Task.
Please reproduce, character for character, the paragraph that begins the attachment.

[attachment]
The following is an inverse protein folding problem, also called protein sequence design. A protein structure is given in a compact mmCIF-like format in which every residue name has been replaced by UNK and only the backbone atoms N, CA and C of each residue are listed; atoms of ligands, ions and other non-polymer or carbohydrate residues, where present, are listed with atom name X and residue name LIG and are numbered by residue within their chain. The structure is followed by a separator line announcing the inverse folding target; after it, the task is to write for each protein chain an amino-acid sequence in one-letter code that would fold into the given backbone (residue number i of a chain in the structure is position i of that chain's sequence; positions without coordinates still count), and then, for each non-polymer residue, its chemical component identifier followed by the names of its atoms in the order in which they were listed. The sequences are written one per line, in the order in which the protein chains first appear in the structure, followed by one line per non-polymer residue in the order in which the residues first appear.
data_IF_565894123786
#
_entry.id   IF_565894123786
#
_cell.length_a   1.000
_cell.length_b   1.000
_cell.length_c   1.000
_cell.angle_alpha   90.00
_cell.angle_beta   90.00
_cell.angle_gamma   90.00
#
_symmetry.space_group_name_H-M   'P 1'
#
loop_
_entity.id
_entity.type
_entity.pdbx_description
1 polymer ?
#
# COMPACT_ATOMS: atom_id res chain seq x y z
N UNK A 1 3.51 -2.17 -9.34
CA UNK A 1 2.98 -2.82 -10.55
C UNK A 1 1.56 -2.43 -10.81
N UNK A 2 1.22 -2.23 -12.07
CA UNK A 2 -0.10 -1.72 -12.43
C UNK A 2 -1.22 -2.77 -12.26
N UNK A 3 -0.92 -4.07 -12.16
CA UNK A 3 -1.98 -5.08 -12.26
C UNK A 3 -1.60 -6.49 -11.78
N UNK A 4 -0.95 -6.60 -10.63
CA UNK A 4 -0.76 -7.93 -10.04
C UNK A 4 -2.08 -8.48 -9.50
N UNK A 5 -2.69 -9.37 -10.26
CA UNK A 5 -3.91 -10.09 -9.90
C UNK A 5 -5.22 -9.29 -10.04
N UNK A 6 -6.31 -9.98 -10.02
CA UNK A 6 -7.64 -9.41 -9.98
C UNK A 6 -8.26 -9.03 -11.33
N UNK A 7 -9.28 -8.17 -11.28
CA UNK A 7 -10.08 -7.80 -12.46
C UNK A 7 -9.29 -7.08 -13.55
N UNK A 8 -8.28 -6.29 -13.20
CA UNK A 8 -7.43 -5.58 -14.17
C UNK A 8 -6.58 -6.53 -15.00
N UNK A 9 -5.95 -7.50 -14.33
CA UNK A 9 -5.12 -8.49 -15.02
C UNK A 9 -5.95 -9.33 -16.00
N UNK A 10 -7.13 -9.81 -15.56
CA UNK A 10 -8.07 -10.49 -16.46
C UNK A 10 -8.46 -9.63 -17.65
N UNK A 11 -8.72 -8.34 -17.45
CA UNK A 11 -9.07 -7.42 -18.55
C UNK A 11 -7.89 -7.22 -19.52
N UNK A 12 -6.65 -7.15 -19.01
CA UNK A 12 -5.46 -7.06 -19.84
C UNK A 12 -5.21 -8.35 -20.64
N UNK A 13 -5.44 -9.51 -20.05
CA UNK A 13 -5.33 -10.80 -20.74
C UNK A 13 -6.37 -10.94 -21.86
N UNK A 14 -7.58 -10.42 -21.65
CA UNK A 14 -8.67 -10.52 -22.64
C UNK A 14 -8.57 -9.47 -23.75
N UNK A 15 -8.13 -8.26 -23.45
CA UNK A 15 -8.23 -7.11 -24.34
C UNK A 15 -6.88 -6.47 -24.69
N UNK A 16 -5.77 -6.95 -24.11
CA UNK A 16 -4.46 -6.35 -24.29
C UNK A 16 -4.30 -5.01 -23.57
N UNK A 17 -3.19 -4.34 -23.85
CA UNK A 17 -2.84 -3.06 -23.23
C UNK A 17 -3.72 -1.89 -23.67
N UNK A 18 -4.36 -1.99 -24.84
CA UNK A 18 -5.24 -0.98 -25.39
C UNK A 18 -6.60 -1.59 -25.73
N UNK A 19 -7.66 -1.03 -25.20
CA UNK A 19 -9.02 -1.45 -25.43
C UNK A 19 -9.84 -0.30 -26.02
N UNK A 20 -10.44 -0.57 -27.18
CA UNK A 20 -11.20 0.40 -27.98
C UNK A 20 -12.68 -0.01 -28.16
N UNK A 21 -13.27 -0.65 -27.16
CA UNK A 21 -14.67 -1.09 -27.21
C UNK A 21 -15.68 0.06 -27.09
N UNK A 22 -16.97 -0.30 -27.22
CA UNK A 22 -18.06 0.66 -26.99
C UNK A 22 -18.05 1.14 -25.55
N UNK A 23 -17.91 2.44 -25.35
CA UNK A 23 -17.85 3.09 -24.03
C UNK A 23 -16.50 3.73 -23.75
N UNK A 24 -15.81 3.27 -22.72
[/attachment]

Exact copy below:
The following is an inverse protein folding problem, also called protein sequence design. A protein structure is given in a compact mmCIF-like format in which every residue name has been replaced by UNK and only the backbone atoms N, CA and C of each residue are listed; atoms of ligands, ions and other non-polymer or carbohydrate residues, where present, are listed with atom name X and residue name LIG and are numbered by residue within their chain. The structure is followed by a separator line announcing the inverse folding target; after it, the task is to write for each protein chain an amino-acid sequence in one-letter code that would fold into the given backbone (residue number i of a chain in the structure is position i of that chain's sequence; positions without coordinates still count), and then, for each non-polymer residue, its chemical component identifier followed by the names of its atoms in the order in which they were listed. The sequences are written one per line, in the order in which the protein chains first appear in the structure, followed by one line per non-polymer residue in the order in which the residues first appear.